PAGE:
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In 1880, David Barbour, a member of the Indian Civil Service, published a pamphlet called Our Afghan Policy and the Occupation of Candahar. Barbour argued that the British war in Afghanistan was both morally unjustifiable and politically inexpedient.

One of his more striking assessments was that ‘the thorough occupation of Afghanistan, including the Provinces of Cabul, Candahar, Herat, and Afghan Turkestan by troops who could under all circumstances be depended on, would require the services of 60,000 English troops’.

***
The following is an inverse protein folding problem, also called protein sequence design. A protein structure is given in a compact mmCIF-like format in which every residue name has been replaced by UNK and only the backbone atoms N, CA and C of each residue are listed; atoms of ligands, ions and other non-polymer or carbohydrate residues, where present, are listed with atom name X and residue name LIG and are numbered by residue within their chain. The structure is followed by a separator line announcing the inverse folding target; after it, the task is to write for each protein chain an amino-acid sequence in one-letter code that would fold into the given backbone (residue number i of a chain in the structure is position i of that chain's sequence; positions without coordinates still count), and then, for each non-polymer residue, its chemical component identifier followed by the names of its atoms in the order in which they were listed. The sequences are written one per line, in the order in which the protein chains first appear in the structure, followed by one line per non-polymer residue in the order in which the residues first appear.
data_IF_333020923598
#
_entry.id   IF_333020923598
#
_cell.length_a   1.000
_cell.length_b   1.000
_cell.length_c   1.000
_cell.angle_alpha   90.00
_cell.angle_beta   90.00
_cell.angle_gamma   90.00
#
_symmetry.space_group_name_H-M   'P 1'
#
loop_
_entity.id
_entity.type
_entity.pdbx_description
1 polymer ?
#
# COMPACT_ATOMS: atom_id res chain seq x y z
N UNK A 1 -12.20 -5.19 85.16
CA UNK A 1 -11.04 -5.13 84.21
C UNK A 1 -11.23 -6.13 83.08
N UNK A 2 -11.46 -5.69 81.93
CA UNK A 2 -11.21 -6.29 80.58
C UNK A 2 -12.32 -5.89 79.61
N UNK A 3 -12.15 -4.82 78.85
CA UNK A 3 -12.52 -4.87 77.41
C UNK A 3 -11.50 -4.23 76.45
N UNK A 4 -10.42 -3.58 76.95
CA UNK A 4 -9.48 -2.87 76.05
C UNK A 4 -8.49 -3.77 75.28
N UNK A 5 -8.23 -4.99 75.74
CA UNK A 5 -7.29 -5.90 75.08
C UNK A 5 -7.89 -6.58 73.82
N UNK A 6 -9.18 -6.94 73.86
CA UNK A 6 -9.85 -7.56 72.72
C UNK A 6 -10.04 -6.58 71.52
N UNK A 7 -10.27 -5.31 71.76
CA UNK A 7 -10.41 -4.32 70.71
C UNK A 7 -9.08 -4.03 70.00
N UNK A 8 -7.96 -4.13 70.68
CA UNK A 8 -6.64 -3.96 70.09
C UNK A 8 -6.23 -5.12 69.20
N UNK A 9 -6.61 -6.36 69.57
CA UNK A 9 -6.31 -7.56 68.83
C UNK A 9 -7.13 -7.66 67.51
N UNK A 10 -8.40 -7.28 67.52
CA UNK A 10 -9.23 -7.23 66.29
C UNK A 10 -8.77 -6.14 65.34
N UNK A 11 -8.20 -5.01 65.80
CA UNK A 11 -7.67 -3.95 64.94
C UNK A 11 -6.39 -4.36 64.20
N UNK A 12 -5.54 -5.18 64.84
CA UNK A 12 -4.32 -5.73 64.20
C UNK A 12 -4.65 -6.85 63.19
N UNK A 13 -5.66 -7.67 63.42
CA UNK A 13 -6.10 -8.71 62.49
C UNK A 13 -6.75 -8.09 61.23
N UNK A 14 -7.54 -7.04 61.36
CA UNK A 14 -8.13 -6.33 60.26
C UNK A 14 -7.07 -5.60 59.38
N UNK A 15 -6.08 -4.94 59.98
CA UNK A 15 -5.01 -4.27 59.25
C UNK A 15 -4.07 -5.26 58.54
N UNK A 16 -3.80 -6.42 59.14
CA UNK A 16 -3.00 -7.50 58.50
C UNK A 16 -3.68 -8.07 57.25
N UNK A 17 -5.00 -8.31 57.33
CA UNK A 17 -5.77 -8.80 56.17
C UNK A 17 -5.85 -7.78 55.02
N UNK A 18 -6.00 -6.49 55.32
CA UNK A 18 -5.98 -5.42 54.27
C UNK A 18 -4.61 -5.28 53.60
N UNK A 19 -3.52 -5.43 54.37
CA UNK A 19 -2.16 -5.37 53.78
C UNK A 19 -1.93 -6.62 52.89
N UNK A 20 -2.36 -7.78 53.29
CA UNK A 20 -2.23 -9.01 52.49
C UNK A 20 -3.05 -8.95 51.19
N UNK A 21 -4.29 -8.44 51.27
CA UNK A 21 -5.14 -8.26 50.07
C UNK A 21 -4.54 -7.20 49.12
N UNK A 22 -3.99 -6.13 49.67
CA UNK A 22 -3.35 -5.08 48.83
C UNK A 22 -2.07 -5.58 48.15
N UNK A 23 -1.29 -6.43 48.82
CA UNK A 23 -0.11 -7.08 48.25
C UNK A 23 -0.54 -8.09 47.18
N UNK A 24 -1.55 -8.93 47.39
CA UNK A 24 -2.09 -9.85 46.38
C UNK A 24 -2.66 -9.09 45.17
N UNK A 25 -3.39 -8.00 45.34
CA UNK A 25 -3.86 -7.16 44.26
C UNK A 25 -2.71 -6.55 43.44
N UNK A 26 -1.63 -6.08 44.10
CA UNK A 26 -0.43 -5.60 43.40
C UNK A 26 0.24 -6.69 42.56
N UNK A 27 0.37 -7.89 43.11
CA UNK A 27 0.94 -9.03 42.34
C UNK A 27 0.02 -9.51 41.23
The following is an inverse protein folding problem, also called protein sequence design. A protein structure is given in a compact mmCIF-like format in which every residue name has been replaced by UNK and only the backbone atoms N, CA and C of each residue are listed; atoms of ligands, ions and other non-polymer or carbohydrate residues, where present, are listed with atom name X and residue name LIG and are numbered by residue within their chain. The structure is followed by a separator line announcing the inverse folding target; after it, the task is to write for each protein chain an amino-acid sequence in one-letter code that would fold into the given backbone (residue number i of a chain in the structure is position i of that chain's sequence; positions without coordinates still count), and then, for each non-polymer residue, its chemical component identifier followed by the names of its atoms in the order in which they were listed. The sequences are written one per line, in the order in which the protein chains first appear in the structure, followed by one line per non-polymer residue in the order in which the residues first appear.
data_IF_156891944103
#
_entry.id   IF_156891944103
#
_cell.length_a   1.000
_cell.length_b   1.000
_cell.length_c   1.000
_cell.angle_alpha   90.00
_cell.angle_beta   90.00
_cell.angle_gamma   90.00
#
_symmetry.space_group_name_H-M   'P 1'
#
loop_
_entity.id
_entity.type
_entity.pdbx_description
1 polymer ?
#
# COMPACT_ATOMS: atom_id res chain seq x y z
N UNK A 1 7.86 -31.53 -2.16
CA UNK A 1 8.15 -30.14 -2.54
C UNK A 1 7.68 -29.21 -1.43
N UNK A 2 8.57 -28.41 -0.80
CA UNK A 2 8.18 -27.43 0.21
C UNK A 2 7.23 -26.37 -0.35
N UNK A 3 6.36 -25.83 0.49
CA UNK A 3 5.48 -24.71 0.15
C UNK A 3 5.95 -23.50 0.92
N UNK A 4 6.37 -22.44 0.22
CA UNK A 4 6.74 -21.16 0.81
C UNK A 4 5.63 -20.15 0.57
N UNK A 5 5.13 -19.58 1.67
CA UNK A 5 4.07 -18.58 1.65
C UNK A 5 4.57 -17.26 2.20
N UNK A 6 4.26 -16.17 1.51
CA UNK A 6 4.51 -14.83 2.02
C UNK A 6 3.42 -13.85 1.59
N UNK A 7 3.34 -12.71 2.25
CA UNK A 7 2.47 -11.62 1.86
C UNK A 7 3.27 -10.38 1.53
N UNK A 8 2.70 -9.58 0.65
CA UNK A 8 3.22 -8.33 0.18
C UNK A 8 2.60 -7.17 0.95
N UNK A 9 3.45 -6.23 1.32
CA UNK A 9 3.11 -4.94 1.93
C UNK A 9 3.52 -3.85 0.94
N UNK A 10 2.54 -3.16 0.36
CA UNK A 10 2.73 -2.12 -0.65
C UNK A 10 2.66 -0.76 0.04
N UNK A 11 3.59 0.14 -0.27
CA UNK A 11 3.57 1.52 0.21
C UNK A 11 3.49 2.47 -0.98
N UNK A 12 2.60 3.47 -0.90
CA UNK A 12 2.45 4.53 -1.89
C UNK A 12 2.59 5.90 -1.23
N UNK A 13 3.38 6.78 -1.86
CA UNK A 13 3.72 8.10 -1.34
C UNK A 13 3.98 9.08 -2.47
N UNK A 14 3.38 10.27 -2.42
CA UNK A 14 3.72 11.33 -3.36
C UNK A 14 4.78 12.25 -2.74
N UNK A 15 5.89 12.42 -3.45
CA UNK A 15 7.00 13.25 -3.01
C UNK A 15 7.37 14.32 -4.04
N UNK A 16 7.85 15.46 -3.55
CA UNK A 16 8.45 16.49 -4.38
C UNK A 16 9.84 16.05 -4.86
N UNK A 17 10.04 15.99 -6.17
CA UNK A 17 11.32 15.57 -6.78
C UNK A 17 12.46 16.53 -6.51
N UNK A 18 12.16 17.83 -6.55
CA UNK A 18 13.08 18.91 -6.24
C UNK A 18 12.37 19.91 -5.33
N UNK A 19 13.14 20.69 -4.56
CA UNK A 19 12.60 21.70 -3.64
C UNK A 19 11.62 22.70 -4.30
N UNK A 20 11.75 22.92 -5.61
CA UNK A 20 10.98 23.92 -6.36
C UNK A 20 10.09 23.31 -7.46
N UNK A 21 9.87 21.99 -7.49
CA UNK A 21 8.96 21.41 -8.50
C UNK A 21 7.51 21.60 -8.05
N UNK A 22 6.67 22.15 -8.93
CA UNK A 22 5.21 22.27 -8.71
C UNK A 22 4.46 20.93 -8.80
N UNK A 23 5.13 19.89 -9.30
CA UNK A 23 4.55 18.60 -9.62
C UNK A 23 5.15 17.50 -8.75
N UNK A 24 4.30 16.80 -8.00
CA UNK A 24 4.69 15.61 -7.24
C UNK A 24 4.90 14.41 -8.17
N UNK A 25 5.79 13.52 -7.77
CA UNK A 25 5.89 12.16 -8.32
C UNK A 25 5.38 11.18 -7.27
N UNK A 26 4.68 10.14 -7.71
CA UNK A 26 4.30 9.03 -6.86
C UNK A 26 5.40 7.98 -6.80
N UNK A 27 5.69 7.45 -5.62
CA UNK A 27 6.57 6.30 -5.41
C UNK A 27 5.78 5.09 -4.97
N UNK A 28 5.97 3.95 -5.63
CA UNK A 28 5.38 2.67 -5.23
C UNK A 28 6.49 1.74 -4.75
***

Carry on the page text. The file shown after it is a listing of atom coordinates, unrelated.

At the end of July this year there were approximately 64,500 Nato troops in Afghanistan. Yet the thorough occupation of the country – let alone its transformation into a stable democracy –  seems as remote as ever.

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